If you’re familiar with the design of our DIY metal and steel buildings, you know we rely on trusses for the infrastructure. That’s because of the amazing strength the design offers, and it all has to do with the triangle.

You don’t have to hold a degree in architectural engineering to understand what’s going on here. There’s an easy way to understand the science behind the strength.

Back to Basics

At the heart of the truss design is the triangle. Three equal sides give it inherent stability and optimal weight distribution. The magic happens when you combine triangles. The resulting structure allows stress to be evenly distributed across the entire structure. That means a structure made of triangles weigh dramatically less than solid structure.

When you utilize this approach, you can create load-bearing beams that can hold up enormous weight that are barely impacted by external forces such as wind, or the vibrations of an earthquake. That’s because these uneven forces are safely distributed across the entire structure of a truss.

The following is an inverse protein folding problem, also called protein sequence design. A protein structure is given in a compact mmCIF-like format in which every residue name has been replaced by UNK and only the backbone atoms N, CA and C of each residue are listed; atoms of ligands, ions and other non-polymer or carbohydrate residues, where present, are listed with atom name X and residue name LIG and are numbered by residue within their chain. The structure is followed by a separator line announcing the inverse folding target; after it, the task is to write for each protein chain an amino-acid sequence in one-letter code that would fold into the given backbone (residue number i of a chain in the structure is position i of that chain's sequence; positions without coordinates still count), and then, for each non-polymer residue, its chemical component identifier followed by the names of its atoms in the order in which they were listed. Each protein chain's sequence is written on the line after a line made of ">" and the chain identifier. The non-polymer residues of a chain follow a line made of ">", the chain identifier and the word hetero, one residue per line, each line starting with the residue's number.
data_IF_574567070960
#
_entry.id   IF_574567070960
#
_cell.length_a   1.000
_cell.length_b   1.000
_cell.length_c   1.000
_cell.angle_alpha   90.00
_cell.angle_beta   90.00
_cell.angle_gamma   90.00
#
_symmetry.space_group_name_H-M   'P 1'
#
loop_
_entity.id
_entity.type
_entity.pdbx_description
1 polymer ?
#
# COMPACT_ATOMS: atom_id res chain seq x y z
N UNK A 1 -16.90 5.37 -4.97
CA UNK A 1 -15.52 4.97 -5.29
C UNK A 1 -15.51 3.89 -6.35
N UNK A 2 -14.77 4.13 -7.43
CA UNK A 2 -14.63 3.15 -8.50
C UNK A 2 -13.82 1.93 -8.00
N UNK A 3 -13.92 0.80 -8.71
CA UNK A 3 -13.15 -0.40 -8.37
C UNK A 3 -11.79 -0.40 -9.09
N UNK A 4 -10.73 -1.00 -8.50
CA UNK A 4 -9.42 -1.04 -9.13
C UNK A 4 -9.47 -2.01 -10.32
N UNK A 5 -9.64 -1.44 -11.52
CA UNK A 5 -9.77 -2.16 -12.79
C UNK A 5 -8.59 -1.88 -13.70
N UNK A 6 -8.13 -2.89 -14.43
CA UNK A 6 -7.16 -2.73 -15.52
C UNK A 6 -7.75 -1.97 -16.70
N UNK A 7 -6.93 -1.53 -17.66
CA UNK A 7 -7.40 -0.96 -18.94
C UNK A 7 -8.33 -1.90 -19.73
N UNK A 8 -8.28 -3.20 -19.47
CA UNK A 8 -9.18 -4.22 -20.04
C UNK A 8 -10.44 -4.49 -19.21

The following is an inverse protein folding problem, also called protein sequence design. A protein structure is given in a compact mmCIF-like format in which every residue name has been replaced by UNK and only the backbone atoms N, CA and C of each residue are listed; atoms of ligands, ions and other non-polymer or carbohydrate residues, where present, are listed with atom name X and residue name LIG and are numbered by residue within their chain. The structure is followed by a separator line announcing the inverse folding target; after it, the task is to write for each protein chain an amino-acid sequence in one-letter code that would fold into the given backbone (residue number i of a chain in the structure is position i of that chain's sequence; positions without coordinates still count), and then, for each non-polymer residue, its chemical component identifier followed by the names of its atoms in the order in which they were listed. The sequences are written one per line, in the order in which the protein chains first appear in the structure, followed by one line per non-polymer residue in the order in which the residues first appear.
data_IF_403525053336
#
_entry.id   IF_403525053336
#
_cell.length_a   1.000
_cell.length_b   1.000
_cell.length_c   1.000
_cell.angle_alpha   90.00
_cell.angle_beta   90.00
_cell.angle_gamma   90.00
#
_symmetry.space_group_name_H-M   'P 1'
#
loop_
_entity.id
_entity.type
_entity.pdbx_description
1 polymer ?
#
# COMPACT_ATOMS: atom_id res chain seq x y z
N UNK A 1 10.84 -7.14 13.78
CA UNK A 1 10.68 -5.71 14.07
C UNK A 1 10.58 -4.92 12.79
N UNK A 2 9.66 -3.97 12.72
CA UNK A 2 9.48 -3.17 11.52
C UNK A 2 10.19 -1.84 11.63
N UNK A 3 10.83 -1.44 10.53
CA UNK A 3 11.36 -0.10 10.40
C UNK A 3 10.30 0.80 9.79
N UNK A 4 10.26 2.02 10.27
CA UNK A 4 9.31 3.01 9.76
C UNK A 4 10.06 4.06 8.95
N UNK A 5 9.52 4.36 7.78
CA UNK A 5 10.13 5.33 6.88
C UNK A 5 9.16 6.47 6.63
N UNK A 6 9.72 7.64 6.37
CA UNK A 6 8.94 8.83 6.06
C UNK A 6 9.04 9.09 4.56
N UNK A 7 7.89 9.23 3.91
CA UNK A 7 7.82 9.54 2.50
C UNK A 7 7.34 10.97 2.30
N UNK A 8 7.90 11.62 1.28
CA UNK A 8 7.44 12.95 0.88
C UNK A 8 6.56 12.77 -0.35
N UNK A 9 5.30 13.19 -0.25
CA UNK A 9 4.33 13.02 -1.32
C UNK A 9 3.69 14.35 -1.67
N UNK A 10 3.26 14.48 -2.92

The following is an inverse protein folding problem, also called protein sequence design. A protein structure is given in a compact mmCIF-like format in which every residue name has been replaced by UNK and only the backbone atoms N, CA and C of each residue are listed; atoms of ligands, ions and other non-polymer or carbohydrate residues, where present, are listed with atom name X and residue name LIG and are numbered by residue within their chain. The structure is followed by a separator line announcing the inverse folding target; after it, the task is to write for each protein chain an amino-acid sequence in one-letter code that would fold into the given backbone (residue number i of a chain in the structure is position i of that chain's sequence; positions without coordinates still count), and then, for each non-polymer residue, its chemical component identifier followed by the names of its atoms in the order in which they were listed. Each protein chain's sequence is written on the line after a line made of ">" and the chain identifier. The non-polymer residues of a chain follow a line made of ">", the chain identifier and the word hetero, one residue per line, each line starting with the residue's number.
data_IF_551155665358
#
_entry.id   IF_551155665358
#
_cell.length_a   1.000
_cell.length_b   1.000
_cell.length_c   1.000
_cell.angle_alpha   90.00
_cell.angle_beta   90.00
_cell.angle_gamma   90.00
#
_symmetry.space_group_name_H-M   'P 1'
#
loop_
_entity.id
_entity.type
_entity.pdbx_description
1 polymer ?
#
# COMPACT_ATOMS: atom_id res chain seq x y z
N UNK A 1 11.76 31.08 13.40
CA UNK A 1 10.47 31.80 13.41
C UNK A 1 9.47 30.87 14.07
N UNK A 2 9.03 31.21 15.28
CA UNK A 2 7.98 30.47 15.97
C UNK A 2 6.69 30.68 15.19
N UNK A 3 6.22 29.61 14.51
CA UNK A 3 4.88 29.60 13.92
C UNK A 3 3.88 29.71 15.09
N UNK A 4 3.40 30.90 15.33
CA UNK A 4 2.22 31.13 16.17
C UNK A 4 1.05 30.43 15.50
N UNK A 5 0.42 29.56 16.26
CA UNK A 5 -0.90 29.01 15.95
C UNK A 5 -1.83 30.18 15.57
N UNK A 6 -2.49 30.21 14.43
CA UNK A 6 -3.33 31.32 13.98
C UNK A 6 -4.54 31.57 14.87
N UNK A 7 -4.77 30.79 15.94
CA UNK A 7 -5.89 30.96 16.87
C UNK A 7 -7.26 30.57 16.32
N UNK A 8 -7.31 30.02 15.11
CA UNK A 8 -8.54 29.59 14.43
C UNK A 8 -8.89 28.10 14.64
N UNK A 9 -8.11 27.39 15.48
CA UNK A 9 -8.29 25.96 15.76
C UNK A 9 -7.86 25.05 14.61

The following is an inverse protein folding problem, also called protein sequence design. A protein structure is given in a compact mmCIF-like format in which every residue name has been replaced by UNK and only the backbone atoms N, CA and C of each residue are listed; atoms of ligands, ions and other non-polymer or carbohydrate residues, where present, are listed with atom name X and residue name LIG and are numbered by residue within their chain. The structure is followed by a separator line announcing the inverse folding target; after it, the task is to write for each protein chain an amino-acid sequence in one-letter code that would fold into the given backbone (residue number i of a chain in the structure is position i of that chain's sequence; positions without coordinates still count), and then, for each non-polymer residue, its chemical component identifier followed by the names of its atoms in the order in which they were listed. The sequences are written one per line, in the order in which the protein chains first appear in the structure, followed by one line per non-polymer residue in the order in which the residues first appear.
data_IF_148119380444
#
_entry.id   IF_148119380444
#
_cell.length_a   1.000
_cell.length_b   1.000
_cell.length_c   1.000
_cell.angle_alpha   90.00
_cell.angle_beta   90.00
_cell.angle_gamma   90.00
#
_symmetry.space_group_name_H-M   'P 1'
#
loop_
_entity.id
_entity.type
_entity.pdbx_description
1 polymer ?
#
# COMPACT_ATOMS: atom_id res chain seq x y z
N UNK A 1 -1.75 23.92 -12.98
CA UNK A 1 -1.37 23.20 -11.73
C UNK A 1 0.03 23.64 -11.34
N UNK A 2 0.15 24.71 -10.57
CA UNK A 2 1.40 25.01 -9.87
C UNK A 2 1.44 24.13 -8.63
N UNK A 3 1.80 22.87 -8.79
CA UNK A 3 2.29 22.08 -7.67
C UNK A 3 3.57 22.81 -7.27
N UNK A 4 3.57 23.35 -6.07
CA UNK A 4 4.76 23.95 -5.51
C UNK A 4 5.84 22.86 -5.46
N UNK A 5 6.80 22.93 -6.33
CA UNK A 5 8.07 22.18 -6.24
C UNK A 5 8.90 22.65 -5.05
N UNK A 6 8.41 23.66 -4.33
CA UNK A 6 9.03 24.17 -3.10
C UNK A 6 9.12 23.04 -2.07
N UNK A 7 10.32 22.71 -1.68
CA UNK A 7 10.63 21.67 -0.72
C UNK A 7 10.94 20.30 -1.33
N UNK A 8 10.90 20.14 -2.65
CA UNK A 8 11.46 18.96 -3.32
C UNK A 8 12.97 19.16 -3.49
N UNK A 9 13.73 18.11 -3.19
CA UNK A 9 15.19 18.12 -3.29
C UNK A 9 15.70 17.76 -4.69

Trusses Go Way Back

The use of trusses are seen throughout history as far back as ancient Egypt. They used trusses to strengthen the hulls of their boats. The Romans used them to create the clear interior spans found in their architecture. It’s believed that trusses were used across their massive exterior columns as early as 550 BC.

Besides excellent structural support for buildings, trusses are commonly found in the construction of bridges. Iron actually resists more tension and compression than stone. The most common truss design you find in bridges is known as the Warren Truss, an unmistakable combination of nothing more than triangular pieces of steel.

Why We Use Them

Our truss designs take advantage of the strength and efficiency of the triangle. Pre-fitted at the factory, each truss is shipped to your location in four pieces that are easily bolted together and ready to be tilted into place. Then they’re ready to be attached to bolts in your concrete foundation, or in cement anchors.

One thing that sets our truss design apart from others is that we insist on closer spacing and even closer secondary members (purlins and girts). The result is a stronger superstructure, but it also rewards you with the ability to work with an interior that has a standard 12-inch on center configuration. Finish it up with regular drywall or any other standard building material. Learn more about the Miracle Truss® Advantage.

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